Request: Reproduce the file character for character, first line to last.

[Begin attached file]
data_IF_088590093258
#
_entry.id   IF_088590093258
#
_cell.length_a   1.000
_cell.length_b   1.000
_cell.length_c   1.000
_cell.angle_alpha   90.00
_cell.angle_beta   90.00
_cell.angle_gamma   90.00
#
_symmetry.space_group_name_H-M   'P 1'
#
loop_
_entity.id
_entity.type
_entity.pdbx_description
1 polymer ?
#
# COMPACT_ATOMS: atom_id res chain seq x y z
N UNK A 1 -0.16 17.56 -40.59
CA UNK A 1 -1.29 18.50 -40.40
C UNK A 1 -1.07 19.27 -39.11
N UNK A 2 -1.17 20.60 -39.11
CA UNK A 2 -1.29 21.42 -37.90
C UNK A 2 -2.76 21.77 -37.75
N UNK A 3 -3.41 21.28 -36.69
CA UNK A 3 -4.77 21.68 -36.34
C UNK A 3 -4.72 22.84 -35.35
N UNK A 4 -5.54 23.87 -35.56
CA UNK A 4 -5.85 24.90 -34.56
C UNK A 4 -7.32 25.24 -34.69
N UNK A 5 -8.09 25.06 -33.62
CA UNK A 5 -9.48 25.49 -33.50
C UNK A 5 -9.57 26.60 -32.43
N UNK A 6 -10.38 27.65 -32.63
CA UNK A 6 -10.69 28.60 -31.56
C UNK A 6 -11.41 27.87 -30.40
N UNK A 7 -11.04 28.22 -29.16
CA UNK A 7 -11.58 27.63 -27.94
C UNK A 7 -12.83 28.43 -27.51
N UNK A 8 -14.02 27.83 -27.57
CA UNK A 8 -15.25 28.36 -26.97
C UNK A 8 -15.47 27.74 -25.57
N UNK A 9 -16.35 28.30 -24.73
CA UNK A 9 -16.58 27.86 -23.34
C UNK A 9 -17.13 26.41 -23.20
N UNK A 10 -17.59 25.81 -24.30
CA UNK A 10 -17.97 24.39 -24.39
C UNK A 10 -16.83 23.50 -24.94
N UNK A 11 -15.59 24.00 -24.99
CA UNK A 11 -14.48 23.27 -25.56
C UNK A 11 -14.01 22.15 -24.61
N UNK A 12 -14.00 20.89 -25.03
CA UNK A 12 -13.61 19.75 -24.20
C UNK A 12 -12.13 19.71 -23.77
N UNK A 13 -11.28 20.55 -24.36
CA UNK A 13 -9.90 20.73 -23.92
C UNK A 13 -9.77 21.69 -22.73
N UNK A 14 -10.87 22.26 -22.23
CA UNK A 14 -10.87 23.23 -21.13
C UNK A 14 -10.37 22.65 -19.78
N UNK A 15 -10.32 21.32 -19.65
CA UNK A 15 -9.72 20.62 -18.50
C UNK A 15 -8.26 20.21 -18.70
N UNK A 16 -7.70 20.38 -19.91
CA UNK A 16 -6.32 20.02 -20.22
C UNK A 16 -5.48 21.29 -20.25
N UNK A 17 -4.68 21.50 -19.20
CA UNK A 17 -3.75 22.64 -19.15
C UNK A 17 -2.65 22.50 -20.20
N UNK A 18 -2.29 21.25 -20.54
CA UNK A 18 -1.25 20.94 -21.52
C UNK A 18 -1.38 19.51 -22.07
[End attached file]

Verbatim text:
data_IF_088590093258
#
_entry.id   IF_088590093258
#
_cell.length_a   1.000
_cell.length_b   1.000
_cell.length_c   1.000
_cell.angle_alpha   90.00
_cell.angle_beta   90.00
_cell.angle_gamma   90.00
#
_symmetry.space_group_name_H-M   'P 1'
#
loop_
_entity.id
_entity.type
_entity.pdbx_description
1 polymer ?
#
# COMPACT_ATOMS: atom_id res chain seq x y z
N UNK A 1 -0.16 17.56 -40.59
CA UNK A 1 -1.29 18.50 -40.40
C UNK A 1 -1.07 19.27 -39.11
N UNK A 2 -1.17 20.60 -39.11
CA UNK A 2 -1.29 21.42 -37.90
C UNK A 2 -2.76 21.77 -37.75
N UNK A 3 -3.41 21.28 -36.69
CA UNK A 3 -4.77 21.68 -36.34
C UNK A 3 -4.72 22.84 -35.35
N UNK A 4 -5.54 23.87 -35.56
CA UNK A 4 -5.85 24.90 -34.56
C UNK A 4 -7.32 25.24 -34.69
N UNK A 5 -8.09 25.06 -33.62
CA UNK A 5 -9.48 25.49 -33.50
C UNK A 5 -9.57 26.60 -32.43
N UNK A 6 -10.38 27.65 -32.63
CA UNK A 6 -10.69 28.60 -31.56
C UNK A 6 -11.41 27.87 -30.40
N UNK A 7 -11.04 28.22 -29.16
CA UNK A 7 -11.58 27.63 -27.94
C UNK A 7 -12.83 28.43 -27.51
N UNK A 8 -14.02 27.83 -27.57
CA UNK A 8 -15.25 28.36 -26.97
C UNK A 8 -15.47 27.74 -25.57
N UNK A 9 -16.35 28.30 -24.73
CA UNK A 9 -16.58 27.86 -23.34
C UNK A 9 -17.13 26.41 -23.20
N UNK A 10 -17.59 25.81 -24.30
CA UNK A 10 -17.97 24.39 -24.39
C UNK A 10 -16.83 23.50 -24.94
N UNK A 11 -15.59 24.00 -24.99
CA UNK A 11 -14.48 23.27 -25.56
C UNK A 11 -14.01 22.15 -24.61
N UNK A 12 -14.00 20.89 -25.03
CA UNK A 12 -13.61 19.75 -24.20
C UNK A 12 -12.13 19.71 -23.77
N UNK A 13 -11.28 20.55 -24.36
CA UNK A 13 -9.90 20.73 -23.92
C UNK A 13 -9.77 21.69 -22.73
N UNK A 14 -10.87 22.26 -22.23
CA UNK A 14 -10.87 23.23 -21.13
C UNK A 14 -10.37 22.65 -19.78
N UNK A 15 -10.32 21.32 -19.65
CA UNK A 15 -9.72 20.62 -18.50
C UNK A 15 -8.26 20.21 -18.70
N UNK A 16 -7.70 20.38 -19.91
CA UNK A 16 -6.32 20.02 -20.22
C UNK A 16 -5.48 21.29 -20.25
N UNK A 17 -4.68 21.50 -19.20
CA UNK A 17 -3.75 22.64 -19.15
C UNK A 17 -2.65 22.50 -20.20
N UNK A 18 -2.29 21.25 -20.54
CA UNK A 18 -1.25 20.94 -21.52
C UNK A 18 -1.38 19.51 -22.07